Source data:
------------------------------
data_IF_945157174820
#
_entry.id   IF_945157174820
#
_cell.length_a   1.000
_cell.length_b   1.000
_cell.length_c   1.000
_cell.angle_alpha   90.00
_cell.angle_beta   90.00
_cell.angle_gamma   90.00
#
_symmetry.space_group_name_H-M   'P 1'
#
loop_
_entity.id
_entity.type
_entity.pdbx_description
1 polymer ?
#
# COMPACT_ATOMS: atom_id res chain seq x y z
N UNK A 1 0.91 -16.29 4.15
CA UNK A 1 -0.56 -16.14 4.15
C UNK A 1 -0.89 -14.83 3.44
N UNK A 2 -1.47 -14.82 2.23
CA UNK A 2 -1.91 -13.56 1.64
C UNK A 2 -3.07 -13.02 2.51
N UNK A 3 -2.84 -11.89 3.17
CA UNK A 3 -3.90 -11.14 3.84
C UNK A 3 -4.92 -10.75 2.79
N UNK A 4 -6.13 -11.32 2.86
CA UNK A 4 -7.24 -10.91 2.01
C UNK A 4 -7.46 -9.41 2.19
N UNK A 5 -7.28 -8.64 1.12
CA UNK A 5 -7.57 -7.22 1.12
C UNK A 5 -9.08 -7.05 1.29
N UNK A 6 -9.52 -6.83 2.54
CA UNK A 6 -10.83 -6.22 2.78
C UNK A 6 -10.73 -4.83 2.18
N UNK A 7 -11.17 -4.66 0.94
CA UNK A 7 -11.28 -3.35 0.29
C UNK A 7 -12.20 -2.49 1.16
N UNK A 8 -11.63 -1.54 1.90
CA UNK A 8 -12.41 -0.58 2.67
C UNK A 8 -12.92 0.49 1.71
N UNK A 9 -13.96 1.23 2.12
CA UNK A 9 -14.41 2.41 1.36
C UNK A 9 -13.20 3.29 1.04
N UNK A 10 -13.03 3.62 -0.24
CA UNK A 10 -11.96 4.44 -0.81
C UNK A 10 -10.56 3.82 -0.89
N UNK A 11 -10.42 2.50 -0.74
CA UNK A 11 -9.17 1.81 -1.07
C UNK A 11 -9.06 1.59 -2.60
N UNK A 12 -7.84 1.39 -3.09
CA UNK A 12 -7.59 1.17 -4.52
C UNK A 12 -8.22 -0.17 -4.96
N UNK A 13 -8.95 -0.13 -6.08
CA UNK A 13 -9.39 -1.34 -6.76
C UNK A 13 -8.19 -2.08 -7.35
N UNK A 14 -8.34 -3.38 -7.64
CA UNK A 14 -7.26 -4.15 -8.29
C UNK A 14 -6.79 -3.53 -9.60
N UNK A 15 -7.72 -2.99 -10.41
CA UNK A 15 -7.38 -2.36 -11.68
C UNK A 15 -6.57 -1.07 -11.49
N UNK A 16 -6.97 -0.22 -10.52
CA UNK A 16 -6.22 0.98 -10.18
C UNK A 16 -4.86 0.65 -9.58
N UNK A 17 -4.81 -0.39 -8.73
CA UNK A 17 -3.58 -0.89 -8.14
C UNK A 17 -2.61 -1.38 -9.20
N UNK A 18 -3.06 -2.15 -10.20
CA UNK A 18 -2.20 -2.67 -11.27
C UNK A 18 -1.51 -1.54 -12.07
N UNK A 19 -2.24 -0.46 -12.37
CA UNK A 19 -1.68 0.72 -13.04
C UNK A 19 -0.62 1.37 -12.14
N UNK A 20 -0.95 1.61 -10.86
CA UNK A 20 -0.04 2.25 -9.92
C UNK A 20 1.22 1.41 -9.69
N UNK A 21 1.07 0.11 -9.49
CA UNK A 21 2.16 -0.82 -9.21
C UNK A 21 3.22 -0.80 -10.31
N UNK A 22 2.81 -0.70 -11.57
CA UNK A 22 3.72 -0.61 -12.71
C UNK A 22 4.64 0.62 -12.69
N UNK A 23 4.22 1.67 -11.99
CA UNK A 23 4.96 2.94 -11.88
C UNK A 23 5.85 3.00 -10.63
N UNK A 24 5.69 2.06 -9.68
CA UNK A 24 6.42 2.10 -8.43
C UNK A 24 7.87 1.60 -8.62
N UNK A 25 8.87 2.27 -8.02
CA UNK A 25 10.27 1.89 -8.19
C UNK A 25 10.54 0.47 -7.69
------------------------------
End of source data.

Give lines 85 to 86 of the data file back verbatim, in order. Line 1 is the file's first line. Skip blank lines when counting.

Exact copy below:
CA UNK A 22 3.72 -0.61 -12.71
C UNK A 22 4.64 0.62 -12.69